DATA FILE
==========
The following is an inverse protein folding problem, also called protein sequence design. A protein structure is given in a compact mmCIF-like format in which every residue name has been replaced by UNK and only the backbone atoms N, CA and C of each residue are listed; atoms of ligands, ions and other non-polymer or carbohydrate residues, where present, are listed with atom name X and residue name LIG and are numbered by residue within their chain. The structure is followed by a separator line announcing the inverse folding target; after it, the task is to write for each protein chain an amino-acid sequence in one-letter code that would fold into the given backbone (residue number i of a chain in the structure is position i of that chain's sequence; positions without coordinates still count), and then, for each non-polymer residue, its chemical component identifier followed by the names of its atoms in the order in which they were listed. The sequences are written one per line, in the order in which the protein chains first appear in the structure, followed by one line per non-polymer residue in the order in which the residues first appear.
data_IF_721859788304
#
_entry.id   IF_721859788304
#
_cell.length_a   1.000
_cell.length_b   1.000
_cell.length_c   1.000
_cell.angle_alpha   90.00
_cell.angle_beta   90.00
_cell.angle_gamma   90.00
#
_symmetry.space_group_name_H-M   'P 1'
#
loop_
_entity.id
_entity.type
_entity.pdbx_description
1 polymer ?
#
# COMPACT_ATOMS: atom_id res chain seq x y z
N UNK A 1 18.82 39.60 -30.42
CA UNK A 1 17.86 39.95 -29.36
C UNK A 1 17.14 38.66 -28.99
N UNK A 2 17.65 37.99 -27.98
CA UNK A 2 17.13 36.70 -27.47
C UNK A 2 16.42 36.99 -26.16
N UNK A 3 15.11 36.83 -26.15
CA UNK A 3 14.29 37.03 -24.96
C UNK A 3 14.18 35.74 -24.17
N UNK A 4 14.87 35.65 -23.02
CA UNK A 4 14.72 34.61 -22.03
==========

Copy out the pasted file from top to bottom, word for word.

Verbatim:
The following is an inverse protein folding problem, also called protein sequence design. A protein structure is given in a compact mmCIF-like format in which every residue name has been replaced by UNK and only the backbone atoms N, CA and C of each residue are listed; atoms of ligands, ions and other non-polymer or carbohydrate residues, where present, are listed with atom name X and residue name LIG and are numbered by residue within their chain. The structure is followed by a separator line announcing the inverse folding target; after it, the task is to write for each protein chain an amino-acid sequence in one-letter code that would fold into the given backbone (residue number i of a chain in the structure is position i of that chain's sequence; positions without coordinates still count), and then, for each non-polymer residue, its chemical component identifier followed by the names of its atoms in the order in which they were listed. The sequences are written one per line, in the order in which the protein chains first appear in the structure, followed by one line per non-polymer residue in the order in which the residues first appear.
data_IF_721859788304
#
_entry.id   IF_721859788304
#
_cell.length_a   1.000
_cell.length_b   1.000
_cell.length_c   1.000
_cell.angle_alpha   90.00
_cell.angle_beta   90.00
_cell.angle_gamma   90.00
#
_symmetry.space_group_name_H-M   'P 1'
#
loop_
_entity.id
_entity.type
_entity.pdbx_description
1 polymer ?
#
# COMPACT_ATOMS: atom_id res chain seq x y z
N UNK A 1 18.82 39.60 -30.42
CA UNK A 1 17.86 39.95 -29.36
C UNK A 1 17.14 38.66 -28.99
N UNK A 2 17.65 37.99 -27.98
CA UNK A 2 17.13 36.70 -27.47
C UNK A 2 16.42 36.99 -26.16
N UNK A 3 15.11 36.83 -26.15
CA UNK A 3 14.29 37.03 -24.96
C UNK A 3 14.18 35.74 -24.17
N UNK A 4 14.87 35.65 -23.02
CA UNK A 4 14.72 34.61 -22.03